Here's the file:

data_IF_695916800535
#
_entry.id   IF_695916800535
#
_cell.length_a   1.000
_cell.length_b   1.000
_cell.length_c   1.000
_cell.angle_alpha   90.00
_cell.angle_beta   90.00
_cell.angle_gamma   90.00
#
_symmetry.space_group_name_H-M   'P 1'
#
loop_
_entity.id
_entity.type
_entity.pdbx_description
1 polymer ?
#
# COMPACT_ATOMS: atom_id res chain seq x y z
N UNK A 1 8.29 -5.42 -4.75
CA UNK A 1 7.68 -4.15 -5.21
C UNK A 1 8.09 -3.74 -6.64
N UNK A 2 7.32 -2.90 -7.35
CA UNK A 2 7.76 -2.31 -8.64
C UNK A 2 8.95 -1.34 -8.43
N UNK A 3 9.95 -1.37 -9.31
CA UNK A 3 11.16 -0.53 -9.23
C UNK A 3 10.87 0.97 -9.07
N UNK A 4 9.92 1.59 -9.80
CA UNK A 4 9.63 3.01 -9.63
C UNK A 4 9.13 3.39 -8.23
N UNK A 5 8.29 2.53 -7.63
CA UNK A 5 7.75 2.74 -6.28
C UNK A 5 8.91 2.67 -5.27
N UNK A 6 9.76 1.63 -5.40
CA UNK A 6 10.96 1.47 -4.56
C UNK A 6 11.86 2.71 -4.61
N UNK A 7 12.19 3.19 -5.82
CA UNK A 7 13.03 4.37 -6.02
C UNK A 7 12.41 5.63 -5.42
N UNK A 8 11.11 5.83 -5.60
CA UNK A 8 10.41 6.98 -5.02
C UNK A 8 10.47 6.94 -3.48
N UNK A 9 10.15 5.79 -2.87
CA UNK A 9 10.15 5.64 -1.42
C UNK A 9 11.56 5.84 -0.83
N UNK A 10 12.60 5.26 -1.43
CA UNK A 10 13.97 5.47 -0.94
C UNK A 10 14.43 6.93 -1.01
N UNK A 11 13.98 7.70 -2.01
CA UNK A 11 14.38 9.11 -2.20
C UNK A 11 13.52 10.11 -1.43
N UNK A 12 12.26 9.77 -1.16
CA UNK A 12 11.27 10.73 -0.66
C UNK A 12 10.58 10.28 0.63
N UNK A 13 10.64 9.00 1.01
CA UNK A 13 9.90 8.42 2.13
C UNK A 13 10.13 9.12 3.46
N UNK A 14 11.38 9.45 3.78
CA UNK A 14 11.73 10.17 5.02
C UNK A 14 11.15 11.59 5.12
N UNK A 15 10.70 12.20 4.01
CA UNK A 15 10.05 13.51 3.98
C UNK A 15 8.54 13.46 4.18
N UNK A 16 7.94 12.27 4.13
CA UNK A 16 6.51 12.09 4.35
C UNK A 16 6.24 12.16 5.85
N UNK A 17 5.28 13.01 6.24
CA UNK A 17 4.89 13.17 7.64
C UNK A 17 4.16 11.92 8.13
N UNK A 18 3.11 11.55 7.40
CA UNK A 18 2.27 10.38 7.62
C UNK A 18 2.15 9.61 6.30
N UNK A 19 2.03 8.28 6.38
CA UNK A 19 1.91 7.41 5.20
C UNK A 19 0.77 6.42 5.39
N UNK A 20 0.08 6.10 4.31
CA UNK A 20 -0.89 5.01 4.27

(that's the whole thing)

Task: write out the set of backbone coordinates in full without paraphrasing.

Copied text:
data_IF_695916800535
#
_entry.id   IF_695916800535
#
_cell.length_a   1.000
_cell.length_b   1.000
_cell.length_c   1.000
_cell.angle_alpha   90.00
_cell.angle_beta   90.00
_cell.angle_gamma   90.00
#
_symmetry.space_group_name_H-M   'P 1'
#
loop_
_entity.id
_entity.type
_entity.pdbx_description
1 polymer ?
#
# COMPACT_ATOMS: atom_id res chain seq x y z
N UNK A 1 8.29 -5.42 -4.75
CA UNK A 1 7.68 -4.15 -5.21
C UNK A 1 8.09 -3.74 -6.64
N UNK A 2 7.32 -2.90 -7.35
CA UNK A 2 7.76 -2.31 -8.64
C UNK A 2 8.95 -1.34 -8.43
N UNK A 3 9.95 -1.37 -9.31
CA UNK A 3 11.16 -0.53 -9.23
C UNK A 3 10.87 0.97 -9.07
N UNK A 4 9.92 1.59 -9.80
CA UNK A 4 9.63 3.01 -9.63
C UNK A 4 9.13 3.39 -8.23
N UNK A 5 8.29 2.53 -7.63
CA UNK A 5 7.75 2.74 -6.28
C UNK A 5 8.91 2.67 -5.27
N UNK A 6 9.76 1.63 -5.40
CA UNK A 6 10.96 1.47 -4.56
C UNK A 6 11.86 2.71 -4.61
N UNK A 7 12.19 3.19 -5.82
CA UNK A 7 13.03 4.37 -6.02
C UNK A 7 12.41 5.63 -5.42
N UNK A 8 11.11 5.83 -5.60
CA UNK A 8 10.41 6.98 -5.02
C UNK A 8 10.47 6.94 -3.48
N UNK A 9 10.15 5.79 -2.87
CA UNK A 9 10.15 5.64 -1.42
C UNK A 9 11.56 5.84 -0.83
N UNK A 10 12.60 5.26 -1.43
CA UNK A 10 13.97 5.47 -0.94
C UNK A 10 14.43 6.93 -1.01
N UNK A 11 13.98 7.70 -2.01
CA UNK A 11 14.38 9.11 -2.20
C UNK A 11 13.52 10.11 -1.43
N UNK A 12 12.26 9.77 -1.16
CA UNK A 12 11.27 10.73 -0.66
C UNK A 12 10.58 10.28 0.63
N UNK A 13 10.64 9.00 1.01
CA UNK A 13 9.90 8.42 2.13
C UNK A 13 10.13 9.12 3.46
N UNK A 14 11.38 9.45 3.78
CA UNK A 14 11.73 10.17 5.02
C UNK A 14 11.15 11.59 5.12
N UNK A 15 10.70 12.20 4.01
CA UNK A 15 10.05 13.51 3.98
C UNK A 15 8.54 13.46 4.18
N UNK A 16 7.94 12.27 4.13
CA UNK A 16 6.51 12.09 4.35
C UNK A 16 6.24 12.16 5.85
N UNK A 17 5.28 13.01 6.24
CA UNK A 17 4.89 13.17 7.64
C UNK A 17 4.16 11.92 8.13
N UNK A 18 3.11 11.55 7.40
CA UNK A 18 2.27 10.38 7.62
C UNK A 18 2.15 9.61 6.30
N UNK A 19 2.03 8.28 6.38
CA UNK A 19 1.91 7.41 5.20
C UNK A 19 0.77 6.42 5.39
N UNK A 20 0.08 6.10 4.31
CA UNK A 20 -0.89 5.01 4.27